A comprehensive investigation of the spill-over impact of COVID-19 on the healthcare of the entire population with NCDs is lacking. Compared with prior studies in other countries, Hong Kong, with its unique and stringent COVID-19 policy and low rates of infection, particularly during the first 2 years before the fifth wave, would allow us to estimate the ‘true’ indirect effects. For example, it will help to assess the postoutbreak rebound of health and health service use during the interwave periods without contamination. Addressing barriers to healthcare and maintaining the quality of care are central to strengthening the resilience of our healthcare system amidst the healthcare crisis. We need to urgently explore alternative modes of supplementary care and to examine how they affect health outcomes and health service use for people with NCDs.

Aims and objectives

This study aims to evaluate the spill-over impact of the COVID-19 outbreak on health outcomes, health service use and costs in people with major NCDs. We will carry out two phases of analysis to measure both the short-term and long-term impacts of the COVID-19 outbreak. We will include the six leading NCDs (diabetes mellitus, hypertension, cardiovascular diseases (CVDs), cancer, chronic kidney diseases (CKDs) and chronic respiratory diseases) that represent the most prevalent conditions and the major causes of deaths in Hong Kong. The study objectives are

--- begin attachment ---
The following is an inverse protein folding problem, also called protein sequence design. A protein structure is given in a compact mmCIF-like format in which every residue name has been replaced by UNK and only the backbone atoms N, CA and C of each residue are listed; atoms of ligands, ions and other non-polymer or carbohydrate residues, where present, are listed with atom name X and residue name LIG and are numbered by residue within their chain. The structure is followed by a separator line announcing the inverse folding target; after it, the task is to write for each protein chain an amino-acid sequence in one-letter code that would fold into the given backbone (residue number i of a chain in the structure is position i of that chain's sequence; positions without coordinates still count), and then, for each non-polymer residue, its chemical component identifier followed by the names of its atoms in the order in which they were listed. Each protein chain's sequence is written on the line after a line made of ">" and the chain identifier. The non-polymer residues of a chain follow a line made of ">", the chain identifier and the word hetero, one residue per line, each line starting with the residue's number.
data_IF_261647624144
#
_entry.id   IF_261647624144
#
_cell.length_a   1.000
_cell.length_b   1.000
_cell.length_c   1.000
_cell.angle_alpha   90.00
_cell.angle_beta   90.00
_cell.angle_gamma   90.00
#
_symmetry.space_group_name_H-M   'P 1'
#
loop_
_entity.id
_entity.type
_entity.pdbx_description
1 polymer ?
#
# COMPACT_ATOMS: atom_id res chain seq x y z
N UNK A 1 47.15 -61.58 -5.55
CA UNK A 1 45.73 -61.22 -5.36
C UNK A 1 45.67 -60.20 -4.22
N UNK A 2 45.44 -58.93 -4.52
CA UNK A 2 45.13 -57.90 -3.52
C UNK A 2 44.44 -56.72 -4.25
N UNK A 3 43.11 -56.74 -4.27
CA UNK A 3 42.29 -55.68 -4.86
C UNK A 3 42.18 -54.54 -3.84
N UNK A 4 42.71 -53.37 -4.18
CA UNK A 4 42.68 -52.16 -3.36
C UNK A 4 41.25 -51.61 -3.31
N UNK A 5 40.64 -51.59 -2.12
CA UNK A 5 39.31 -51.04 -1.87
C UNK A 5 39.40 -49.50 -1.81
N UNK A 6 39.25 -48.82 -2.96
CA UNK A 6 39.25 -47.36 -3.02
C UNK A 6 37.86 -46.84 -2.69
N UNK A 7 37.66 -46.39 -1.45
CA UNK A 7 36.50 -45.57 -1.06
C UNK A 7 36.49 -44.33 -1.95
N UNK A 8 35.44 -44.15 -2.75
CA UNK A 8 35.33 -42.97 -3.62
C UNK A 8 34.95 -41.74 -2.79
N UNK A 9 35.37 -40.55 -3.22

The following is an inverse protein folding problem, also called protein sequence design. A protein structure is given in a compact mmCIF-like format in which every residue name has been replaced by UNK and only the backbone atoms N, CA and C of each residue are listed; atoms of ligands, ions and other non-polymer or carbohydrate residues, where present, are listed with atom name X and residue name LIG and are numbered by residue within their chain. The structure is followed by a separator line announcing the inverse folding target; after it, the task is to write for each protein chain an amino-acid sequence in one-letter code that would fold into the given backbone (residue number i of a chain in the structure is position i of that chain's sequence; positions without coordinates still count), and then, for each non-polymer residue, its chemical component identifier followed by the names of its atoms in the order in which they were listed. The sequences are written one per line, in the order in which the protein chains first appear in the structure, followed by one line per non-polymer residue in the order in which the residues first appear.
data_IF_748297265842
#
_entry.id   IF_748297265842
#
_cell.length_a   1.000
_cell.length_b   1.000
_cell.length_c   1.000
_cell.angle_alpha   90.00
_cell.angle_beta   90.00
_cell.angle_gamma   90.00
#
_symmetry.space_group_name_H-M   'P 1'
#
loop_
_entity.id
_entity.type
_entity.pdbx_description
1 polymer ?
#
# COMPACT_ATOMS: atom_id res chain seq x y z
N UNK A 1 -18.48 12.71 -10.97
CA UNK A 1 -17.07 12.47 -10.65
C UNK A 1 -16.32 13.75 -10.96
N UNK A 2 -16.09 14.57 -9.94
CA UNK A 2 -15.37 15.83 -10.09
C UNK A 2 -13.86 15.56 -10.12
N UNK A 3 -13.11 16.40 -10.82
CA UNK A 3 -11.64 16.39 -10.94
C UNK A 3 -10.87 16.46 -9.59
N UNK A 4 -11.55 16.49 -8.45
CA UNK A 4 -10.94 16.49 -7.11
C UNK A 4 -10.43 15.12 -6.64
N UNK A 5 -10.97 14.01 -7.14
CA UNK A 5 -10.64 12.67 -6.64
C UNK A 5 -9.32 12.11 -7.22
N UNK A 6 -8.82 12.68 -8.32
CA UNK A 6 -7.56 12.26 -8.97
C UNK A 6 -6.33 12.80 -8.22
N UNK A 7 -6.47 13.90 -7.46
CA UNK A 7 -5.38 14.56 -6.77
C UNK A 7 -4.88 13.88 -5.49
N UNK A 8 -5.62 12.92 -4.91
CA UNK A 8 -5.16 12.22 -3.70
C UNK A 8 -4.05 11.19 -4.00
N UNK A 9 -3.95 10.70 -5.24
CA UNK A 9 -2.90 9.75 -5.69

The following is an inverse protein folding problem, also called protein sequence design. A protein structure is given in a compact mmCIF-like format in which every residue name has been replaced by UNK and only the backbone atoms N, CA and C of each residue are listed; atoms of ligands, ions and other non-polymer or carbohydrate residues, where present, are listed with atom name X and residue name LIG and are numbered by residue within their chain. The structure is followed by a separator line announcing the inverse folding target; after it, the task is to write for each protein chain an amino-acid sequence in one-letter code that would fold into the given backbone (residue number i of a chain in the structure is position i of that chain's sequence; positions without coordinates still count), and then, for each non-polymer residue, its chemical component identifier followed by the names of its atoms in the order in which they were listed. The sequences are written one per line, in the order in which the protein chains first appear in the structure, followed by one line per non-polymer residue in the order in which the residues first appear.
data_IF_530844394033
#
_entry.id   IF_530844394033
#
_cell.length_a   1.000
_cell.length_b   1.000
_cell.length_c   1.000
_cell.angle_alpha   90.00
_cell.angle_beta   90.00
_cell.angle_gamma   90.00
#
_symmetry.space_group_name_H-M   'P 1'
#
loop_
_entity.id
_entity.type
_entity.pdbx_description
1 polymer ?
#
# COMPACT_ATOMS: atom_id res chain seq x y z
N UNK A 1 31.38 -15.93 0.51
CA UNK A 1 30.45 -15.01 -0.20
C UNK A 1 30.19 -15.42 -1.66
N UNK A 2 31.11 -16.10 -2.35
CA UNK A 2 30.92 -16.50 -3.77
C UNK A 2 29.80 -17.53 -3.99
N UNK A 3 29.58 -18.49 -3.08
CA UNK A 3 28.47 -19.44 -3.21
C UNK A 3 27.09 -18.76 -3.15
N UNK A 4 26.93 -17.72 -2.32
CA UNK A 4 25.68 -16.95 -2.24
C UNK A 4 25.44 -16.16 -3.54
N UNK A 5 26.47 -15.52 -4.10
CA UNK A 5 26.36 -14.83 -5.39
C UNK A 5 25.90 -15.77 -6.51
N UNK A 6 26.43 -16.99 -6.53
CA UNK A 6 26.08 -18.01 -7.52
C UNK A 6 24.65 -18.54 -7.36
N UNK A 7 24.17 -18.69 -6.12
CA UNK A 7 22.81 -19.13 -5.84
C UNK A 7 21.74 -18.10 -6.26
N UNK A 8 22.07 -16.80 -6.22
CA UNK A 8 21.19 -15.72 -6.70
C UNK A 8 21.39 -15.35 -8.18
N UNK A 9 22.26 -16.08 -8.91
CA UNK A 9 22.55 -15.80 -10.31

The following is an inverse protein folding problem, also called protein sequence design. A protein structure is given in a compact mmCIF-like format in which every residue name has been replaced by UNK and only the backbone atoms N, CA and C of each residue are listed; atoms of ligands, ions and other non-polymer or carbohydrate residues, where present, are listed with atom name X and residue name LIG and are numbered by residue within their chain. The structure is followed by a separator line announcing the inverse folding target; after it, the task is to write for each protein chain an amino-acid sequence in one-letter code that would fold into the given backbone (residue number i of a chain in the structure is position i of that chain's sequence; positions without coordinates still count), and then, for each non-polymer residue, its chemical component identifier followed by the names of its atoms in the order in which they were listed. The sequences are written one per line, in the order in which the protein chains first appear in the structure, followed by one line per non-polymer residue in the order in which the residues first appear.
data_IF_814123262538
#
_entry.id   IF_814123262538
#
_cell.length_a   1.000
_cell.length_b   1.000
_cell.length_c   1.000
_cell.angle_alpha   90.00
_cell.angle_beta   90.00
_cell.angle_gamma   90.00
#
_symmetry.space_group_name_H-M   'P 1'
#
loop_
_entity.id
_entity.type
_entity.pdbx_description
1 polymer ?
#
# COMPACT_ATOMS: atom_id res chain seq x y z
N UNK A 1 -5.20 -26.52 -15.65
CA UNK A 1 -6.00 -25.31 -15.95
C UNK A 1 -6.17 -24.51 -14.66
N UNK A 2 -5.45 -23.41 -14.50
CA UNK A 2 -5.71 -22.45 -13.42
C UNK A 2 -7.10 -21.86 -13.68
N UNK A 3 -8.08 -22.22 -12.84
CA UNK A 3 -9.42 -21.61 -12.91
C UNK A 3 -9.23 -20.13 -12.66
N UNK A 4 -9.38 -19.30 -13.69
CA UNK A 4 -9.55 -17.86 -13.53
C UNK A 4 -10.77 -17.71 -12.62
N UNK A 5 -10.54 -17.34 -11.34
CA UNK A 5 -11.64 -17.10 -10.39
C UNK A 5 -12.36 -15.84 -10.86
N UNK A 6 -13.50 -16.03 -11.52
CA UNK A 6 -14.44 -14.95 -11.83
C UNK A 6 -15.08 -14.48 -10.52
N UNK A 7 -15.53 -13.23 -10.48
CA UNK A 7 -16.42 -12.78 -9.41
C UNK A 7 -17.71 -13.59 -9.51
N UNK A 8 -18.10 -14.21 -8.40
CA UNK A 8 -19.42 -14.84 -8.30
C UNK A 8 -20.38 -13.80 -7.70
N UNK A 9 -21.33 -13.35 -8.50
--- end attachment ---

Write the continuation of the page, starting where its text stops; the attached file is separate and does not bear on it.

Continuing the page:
• To determine changes in all-cause mortality, disease-specific outcomes, and health service use rates and costs among people with major NCDs during the prewave, postwave and interwave periods of the COVID-19 outbreak.

  • To assess the long-term health economic impact of COVID-19 on health outcomes and health service use rates and costs among people with major NCDs by conducting an in-depth economic evaluation.

  • To explore the impact of different modes of care on all-cause mortality, disease-specific outcomes, and health service use rates and costs among people with major NCDs during the post-COVID-19 period.

Methods and analysis

Study design